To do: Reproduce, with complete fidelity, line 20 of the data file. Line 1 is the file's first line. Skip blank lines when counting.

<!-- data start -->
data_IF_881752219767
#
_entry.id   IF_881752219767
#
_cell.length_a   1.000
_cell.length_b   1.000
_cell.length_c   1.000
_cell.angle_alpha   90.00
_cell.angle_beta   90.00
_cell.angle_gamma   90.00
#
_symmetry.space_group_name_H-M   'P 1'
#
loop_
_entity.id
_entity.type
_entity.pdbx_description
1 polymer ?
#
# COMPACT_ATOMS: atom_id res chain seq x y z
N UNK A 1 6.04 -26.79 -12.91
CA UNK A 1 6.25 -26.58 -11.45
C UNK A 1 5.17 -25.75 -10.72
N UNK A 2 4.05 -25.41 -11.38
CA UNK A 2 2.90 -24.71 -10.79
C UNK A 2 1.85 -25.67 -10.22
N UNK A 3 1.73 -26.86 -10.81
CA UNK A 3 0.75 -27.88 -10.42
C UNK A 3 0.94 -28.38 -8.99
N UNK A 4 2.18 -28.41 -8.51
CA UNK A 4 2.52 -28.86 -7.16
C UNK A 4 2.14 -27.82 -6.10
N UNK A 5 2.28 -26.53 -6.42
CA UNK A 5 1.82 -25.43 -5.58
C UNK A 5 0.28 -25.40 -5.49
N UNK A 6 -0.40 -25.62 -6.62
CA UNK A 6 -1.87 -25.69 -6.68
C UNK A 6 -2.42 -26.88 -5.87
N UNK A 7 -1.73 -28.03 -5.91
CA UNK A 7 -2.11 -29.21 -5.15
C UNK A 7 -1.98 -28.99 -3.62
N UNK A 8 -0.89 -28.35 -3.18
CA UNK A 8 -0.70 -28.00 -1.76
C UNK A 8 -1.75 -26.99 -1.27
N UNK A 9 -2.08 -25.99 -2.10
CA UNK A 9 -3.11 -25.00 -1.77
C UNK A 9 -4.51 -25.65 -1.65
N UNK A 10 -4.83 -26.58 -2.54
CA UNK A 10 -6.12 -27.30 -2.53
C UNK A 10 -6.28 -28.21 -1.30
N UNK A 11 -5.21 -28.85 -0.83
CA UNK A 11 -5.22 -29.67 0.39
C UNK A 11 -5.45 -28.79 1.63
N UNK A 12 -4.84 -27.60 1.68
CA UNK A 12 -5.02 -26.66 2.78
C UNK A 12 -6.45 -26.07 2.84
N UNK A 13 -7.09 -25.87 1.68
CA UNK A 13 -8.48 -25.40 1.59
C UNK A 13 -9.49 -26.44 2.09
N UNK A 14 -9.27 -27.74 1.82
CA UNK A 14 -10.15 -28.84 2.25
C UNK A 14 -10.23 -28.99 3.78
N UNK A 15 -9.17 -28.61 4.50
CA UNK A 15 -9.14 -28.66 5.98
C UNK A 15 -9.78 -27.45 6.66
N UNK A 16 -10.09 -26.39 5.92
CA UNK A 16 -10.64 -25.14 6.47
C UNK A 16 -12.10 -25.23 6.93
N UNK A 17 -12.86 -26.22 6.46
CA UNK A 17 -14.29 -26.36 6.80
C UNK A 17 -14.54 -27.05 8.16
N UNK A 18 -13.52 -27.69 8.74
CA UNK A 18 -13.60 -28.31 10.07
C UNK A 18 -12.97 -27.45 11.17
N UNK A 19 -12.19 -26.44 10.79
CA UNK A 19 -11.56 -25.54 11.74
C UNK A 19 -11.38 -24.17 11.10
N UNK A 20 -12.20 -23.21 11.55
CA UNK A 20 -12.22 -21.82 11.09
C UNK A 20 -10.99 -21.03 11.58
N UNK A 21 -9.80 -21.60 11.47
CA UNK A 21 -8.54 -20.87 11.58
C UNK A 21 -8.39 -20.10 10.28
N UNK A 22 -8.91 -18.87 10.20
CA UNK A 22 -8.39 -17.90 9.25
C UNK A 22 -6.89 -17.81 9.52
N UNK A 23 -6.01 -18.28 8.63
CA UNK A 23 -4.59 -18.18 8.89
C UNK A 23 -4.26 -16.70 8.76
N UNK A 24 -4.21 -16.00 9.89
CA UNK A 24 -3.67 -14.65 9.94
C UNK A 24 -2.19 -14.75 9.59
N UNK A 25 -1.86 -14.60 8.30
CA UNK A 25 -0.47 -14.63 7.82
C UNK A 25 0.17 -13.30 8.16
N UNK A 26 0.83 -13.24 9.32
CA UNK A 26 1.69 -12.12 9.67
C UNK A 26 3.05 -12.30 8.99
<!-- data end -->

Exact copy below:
# COMPACT_ATOMS: atom_id res chain seq x y z